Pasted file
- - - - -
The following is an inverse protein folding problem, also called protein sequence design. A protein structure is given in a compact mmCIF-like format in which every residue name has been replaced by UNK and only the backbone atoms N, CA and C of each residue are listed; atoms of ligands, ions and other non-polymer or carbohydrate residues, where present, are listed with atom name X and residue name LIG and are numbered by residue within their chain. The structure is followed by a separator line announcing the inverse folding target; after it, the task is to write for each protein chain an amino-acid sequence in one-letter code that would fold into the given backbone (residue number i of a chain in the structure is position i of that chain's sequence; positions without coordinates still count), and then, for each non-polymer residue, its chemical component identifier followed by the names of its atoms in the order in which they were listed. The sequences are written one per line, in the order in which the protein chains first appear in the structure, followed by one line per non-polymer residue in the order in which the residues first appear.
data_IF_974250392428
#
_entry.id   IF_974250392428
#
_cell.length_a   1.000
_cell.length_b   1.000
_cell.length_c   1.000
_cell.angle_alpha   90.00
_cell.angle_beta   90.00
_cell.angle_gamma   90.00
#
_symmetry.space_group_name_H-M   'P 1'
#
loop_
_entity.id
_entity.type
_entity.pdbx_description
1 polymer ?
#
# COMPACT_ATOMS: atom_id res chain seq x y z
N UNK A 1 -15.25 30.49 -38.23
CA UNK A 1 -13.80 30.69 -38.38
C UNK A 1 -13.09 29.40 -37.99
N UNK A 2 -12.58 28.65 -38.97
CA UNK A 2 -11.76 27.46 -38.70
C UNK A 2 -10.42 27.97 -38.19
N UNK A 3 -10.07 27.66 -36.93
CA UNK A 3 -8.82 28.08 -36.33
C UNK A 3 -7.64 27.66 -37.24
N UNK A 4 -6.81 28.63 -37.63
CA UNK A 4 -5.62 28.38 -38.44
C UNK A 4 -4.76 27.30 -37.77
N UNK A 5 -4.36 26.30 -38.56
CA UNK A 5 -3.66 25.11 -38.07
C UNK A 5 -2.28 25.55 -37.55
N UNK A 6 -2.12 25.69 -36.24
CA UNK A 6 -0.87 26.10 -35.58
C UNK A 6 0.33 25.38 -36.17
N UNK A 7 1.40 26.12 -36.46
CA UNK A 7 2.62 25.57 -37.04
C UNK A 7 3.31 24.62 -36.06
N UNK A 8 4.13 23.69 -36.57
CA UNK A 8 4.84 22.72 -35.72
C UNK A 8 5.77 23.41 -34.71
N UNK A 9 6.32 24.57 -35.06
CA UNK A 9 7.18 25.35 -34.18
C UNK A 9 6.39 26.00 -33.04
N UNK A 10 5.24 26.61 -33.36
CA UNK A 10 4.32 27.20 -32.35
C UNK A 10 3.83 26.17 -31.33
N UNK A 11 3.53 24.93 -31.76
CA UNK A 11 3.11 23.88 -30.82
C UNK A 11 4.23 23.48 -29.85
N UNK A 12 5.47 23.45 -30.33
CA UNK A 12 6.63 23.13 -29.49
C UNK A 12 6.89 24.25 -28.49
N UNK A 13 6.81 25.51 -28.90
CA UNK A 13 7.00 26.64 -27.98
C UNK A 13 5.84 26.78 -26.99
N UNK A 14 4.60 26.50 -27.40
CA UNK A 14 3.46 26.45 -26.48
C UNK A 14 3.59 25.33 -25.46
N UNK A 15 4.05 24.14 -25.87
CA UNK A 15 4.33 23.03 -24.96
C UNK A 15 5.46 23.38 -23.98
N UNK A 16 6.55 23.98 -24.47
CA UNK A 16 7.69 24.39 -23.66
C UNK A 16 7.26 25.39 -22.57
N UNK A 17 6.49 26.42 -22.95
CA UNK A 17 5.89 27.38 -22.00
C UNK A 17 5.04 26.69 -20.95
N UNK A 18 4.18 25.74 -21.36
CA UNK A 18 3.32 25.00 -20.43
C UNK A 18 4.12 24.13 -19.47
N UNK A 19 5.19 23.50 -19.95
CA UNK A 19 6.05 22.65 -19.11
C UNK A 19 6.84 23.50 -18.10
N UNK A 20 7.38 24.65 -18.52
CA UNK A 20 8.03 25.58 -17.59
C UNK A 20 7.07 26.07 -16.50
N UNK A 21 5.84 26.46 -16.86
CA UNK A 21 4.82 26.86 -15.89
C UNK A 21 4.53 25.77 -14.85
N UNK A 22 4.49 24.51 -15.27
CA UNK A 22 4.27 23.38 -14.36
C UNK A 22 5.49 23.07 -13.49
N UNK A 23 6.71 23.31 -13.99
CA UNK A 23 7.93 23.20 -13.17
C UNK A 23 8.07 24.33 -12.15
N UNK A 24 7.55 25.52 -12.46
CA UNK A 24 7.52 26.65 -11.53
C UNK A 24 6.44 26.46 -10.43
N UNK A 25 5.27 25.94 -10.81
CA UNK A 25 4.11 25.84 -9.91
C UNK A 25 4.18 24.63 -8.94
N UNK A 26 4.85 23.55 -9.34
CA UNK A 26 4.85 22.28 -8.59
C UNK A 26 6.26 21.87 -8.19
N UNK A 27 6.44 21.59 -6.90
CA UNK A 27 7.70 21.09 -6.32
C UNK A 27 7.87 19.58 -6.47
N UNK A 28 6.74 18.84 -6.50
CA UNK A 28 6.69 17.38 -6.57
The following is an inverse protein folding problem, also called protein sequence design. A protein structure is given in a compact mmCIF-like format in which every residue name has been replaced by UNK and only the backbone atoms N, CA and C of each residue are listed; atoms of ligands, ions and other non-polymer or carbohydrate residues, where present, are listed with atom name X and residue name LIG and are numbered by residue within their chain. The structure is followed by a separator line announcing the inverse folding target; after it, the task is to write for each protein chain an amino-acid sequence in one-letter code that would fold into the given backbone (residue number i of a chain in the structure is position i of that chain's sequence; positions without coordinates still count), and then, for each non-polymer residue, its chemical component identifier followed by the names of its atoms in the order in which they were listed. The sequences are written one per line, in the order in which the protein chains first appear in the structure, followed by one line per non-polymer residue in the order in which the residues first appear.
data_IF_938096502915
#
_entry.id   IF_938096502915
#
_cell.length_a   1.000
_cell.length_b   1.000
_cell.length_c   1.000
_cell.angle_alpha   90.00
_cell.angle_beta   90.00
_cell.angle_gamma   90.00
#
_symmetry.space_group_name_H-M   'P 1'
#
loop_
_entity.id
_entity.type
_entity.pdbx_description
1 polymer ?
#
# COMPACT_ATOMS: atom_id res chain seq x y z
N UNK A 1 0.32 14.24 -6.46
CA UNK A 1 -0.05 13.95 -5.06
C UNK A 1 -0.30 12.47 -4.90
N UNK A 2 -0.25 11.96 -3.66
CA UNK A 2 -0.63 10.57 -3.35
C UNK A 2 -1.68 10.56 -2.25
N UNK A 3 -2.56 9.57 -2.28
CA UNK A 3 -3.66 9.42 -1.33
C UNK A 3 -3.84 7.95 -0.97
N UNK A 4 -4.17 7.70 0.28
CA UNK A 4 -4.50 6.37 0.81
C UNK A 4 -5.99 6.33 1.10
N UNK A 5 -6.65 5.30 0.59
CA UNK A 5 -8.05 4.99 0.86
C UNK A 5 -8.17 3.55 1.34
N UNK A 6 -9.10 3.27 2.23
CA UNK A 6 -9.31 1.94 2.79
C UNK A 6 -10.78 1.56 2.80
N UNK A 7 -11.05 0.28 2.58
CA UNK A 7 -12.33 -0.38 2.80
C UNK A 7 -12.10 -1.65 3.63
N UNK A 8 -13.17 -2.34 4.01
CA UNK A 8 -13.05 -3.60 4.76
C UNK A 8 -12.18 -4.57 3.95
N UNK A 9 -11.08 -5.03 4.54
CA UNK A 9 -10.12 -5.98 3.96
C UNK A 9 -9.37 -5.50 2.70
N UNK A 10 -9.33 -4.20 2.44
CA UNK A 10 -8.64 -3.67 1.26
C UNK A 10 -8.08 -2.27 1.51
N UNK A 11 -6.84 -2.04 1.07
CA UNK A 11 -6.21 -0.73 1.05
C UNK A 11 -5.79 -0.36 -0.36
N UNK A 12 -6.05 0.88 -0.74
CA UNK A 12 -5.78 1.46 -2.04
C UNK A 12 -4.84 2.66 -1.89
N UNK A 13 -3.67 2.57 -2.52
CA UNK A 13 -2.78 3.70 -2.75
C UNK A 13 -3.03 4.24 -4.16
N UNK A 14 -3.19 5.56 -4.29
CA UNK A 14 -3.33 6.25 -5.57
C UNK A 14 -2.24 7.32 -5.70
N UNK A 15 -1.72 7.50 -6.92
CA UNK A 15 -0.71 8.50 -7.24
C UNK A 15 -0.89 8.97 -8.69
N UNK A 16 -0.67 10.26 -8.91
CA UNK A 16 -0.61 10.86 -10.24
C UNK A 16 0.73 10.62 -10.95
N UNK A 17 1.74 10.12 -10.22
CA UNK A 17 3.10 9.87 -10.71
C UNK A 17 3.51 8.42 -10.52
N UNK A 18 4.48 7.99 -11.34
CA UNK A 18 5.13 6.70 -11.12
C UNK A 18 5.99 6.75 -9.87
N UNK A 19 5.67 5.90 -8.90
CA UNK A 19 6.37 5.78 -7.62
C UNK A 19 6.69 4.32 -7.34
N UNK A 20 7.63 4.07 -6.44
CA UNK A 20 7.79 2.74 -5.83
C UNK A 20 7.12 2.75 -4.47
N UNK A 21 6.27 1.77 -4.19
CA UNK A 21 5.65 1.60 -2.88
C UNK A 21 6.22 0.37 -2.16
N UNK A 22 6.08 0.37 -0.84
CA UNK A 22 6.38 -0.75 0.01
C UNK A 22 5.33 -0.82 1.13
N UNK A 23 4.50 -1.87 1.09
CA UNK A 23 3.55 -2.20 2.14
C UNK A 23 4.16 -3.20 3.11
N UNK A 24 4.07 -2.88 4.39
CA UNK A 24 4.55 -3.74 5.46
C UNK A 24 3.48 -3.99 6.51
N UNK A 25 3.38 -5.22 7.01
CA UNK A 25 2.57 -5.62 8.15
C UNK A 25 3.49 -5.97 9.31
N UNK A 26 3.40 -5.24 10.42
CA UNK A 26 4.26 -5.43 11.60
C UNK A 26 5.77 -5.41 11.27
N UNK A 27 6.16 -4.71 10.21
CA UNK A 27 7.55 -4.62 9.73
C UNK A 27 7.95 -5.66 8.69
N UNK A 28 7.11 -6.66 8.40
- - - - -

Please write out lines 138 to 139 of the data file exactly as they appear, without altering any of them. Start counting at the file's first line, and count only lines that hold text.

N UNK A 5 -6.65 5.30 0.59
CA UNK A 5 -8.05 4.99 0.86